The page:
Fully understand what you are getting at. However, although a major component of business is "the winning attitude" another component is the micro and macro economic factors of the marginal purchaser. I'm sure you know, but the marginal purchaser is the purchaser that would leave the particular market first in the case of a price change upward or a budget constraint downward. In this case, there will be plenty of marginal purchasers with budget constraints shifting downward taking them out of the ski marketplace until that budget constraint moves back up again. So in this case, no matter how well a company attempts to convince the public of their awesomeness, there is an inevitable group of purchasers that will no longer be in the market for these particular skis and maybe for skis in general.
A large company such as Rossignol inevitably has extraneous job positions that were created under strong economic times that are less useful in poor economic times. I'm not saying that every single one of those lost jobs is extraneous, but without question, many of them were and the rest are a by product of thinning out the company based upon future projections that might make those positions extraneous. This is a gamble. You do run the risk of having better than expected sales and an over worked/under performing team, but the worste case scenario here is that you are thin enough to turn a high profit on margin and volume and can do some quick rehiring. Should your gamble prove correct...than your losses are hopefully better than another company's losses.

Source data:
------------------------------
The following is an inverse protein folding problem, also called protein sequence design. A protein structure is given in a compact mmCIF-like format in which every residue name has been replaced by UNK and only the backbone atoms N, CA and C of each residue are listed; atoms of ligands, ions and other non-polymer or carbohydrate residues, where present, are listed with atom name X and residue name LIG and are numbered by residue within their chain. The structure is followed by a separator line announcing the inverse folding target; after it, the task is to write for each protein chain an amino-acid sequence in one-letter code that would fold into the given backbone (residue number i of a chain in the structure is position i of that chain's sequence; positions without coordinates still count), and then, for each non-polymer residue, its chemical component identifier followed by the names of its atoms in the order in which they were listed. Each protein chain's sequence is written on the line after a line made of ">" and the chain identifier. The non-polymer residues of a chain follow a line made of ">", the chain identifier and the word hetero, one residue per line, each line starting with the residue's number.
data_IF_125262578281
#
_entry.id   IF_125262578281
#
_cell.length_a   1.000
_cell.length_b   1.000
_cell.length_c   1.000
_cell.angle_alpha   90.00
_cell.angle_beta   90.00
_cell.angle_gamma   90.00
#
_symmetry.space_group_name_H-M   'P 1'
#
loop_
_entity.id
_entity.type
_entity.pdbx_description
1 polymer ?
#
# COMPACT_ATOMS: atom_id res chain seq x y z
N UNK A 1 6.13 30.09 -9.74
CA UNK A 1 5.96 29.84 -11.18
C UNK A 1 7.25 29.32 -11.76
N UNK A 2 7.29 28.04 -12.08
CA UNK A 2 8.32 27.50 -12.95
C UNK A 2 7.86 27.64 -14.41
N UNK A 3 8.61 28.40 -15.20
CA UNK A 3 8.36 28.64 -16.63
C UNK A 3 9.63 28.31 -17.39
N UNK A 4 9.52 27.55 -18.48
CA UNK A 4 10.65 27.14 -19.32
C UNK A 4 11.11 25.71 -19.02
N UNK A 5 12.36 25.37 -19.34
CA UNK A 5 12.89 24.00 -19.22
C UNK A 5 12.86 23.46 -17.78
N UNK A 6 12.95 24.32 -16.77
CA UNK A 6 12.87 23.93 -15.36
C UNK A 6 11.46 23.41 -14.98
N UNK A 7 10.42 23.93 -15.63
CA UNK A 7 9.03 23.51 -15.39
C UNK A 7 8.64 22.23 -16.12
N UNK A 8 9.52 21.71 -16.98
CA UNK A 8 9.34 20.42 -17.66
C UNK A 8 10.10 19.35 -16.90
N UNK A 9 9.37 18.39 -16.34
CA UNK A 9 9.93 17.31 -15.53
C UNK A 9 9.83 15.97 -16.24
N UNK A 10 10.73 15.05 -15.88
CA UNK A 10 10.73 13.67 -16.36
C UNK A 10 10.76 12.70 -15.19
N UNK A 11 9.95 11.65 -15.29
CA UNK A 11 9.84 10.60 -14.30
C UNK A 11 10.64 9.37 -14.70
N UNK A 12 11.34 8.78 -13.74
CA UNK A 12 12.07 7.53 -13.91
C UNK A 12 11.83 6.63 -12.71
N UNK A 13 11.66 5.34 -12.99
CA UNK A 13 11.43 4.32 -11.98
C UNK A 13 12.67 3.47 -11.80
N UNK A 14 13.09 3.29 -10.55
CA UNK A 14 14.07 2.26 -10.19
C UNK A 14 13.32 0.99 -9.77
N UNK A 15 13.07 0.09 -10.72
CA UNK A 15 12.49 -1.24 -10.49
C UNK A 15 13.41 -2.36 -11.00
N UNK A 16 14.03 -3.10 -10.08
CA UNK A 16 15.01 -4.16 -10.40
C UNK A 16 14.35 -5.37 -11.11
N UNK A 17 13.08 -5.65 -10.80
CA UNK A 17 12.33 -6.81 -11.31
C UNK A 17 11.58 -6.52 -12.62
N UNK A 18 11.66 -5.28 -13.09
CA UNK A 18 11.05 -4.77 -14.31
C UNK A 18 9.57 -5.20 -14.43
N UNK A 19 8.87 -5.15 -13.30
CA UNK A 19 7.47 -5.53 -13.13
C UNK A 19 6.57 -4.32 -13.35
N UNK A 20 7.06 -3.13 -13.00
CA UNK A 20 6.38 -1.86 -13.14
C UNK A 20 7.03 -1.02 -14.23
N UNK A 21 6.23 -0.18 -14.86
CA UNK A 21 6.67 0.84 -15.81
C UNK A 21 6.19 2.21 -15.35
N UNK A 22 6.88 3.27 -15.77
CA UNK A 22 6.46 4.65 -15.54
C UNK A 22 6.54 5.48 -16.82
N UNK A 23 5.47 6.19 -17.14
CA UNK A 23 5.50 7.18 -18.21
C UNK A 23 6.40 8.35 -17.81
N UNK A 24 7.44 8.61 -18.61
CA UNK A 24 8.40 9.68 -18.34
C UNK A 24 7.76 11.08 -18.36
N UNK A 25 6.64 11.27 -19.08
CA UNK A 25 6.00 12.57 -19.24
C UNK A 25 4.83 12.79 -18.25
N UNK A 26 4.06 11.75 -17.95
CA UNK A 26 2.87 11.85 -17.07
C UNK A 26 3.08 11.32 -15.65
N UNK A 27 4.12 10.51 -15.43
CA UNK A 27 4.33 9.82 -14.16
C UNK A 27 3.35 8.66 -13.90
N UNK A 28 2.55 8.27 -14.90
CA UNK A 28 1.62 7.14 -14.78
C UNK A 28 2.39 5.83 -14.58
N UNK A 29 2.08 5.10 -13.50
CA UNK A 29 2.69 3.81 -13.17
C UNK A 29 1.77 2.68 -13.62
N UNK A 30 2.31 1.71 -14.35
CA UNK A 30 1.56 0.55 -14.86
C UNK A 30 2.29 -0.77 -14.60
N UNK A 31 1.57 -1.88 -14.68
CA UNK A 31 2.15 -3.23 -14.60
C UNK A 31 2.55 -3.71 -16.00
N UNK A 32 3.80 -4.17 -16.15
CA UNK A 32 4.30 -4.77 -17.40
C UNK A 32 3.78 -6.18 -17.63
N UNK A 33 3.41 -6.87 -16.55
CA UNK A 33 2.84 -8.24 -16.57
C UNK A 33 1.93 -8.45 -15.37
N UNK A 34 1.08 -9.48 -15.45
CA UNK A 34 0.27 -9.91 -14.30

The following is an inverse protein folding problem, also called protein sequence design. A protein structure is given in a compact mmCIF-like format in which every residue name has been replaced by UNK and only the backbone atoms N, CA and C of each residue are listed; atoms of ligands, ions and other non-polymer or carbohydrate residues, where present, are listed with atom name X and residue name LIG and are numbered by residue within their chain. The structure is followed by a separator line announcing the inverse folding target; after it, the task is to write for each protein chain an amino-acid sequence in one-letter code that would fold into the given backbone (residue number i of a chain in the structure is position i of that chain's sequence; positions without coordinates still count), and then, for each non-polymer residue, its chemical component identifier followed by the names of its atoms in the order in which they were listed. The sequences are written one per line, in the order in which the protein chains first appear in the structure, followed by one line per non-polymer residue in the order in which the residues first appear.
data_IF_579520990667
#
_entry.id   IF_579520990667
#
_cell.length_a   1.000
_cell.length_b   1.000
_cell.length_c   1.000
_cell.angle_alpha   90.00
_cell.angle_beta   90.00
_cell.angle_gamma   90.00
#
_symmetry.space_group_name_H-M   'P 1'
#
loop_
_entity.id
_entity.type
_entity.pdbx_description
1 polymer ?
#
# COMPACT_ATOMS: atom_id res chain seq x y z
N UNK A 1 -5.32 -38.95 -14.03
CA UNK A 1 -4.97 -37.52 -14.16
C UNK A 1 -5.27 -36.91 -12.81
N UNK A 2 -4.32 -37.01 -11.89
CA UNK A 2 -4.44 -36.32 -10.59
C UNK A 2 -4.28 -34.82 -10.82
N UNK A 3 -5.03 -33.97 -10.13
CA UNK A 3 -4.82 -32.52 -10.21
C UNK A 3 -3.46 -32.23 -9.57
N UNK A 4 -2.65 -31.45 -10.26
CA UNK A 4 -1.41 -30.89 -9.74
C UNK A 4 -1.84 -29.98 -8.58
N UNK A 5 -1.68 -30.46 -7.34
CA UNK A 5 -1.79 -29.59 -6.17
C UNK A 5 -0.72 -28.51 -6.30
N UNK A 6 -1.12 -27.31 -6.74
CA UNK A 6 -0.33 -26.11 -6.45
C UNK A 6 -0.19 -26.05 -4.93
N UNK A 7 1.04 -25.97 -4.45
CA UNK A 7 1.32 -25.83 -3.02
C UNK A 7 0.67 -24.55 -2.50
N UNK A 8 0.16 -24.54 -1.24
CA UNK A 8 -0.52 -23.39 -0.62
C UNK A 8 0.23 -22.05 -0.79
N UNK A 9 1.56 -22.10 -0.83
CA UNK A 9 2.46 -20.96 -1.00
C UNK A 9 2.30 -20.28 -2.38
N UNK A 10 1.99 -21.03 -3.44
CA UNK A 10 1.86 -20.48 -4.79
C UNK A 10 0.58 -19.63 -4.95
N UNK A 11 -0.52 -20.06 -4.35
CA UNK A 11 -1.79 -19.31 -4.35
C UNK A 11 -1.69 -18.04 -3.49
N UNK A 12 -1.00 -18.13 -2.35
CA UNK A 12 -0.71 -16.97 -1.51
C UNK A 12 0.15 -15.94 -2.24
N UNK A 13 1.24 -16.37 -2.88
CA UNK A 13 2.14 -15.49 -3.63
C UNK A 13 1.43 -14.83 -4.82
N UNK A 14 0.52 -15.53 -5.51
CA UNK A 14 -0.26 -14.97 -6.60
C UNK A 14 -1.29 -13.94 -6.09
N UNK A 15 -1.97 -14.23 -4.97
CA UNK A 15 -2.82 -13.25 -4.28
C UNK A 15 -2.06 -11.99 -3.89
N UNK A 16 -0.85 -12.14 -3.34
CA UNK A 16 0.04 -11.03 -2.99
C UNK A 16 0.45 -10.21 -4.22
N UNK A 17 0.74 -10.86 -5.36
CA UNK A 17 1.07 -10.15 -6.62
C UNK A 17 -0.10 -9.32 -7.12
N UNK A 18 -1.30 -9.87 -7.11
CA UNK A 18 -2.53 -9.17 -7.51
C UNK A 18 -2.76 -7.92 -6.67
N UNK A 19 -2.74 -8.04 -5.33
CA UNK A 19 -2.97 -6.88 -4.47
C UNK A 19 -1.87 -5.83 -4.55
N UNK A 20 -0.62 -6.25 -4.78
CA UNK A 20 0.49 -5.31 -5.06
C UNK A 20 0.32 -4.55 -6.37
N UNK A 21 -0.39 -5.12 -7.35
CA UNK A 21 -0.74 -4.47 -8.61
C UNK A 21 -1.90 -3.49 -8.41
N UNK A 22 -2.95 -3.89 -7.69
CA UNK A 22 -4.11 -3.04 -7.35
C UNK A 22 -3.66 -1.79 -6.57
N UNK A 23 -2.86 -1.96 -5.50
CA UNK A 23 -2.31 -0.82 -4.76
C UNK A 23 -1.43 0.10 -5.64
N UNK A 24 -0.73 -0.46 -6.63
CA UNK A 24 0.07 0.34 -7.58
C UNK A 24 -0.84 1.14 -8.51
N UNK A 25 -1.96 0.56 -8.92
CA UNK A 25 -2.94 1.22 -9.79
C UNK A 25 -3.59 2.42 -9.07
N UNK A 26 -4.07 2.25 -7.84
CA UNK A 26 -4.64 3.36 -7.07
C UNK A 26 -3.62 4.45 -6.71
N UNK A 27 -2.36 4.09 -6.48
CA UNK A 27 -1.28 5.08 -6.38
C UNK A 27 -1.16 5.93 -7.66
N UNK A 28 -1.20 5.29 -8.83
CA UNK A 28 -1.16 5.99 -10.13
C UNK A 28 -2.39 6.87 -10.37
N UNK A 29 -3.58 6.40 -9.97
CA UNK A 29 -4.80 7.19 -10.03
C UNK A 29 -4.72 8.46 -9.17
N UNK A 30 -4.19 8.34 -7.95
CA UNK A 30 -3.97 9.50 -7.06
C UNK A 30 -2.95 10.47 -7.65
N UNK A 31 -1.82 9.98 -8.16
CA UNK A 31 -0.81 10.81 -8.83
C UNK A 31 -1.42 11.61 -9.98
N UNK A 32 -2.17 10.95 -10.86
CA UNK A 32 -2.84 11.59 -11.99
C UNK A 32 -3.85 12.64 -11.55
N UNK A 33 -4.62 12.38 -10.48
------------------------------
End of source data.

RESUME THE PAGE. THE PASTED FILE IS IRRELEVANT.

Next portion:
Also, keep in mind that Rossignol was originally purchased by Quick for a few years at an outrageously optimistic P/E and then sold back to the original owners for hundreds of millions less than the purchase. Essentially giving Bruno (I think that's his name) a 0 interest small percentage repayment loan. Back to the point, during the time of ownership by Quick (being the large corporation they are) there could easily have been thousands of new hires that weren't really pertinent.
So although news like this sounds aweful, and surely is for those who lost their job. It might be the neccessary decision that keeps the company afloat while we weather this storm. Also possible, too many cuts and the company gets run into the ground...